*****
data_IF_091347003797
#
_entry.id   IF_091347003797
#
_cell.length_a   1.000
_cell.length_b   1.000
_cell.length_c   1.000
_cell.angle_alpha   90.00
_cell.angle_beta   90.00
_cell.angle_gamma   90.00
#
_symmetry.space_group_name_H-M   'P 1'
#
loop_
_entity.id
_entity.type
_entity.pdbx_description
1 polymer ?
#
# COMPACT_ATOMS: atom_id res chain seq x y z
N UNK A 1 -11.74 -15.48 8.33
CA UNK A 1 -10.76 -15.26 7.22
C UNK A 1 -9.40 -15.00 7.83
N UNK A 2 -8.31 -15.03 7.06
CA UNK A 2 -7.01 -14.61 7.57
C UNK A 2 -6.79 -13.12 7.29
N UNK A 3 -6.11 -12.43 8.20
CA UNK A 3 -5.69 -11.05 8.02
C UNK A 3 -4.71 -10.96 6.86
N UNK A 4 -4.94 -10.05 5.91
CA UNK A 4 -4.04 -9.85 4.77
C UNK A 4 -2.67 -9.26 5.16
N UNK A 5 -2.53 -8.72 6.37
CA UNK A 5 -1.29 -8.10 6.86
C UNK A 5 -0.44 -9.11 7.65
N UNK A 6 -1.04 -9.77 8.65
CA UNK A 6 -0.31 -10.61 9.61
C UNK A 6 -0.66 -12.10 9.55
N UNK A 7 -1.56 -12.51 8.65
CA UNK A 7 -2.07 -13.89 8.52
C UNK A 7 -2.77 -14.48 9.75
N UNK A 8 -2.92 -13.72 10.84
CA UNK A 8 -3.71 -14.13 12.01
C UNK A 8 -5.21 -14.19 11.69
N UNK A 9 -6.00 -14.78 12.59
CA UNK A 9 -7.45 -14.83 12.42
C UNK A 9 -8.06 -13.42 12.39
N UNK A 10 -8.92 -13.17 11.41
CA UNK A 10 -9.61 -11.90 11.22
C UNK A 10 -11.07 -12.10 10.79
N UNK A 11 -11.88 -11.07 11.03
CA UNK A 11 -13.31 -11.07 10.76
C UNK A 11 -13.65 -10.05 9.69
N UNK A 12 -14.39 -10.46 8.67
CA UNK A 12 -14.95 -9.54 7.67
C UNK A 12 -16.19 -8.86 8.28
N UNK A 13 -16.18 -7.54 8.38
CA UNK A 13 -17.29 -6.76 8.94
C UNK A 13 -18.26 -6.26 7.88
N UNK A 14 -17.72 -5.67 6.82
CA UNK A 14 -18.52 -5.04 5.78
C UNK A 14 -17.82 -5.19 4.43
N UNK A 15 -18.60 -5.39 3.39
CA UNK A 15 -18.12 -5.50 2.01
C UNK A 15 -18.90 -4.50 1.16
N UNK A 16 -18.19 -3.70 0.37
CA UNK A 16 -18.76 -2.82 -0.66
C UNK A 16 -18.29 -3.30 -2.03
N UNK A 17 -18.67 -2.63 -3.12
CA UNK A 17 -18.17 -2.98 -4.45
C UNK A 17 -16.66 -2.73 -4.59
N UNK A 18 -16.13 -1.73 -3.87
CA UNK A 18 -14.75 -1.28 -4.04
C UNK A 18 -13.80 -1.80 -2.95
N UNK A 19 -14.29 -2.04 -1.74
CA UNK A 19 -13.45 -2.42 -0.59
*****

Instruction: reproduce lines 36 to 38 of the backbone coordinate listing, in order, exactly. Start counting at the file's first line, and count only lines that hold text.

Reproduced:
N UNK A 6 -1.04 -9.77 8.65
CA UNK A 6 -0.31 -10.61 9.61
C UNK A 6 -0.66 -12.10 9.55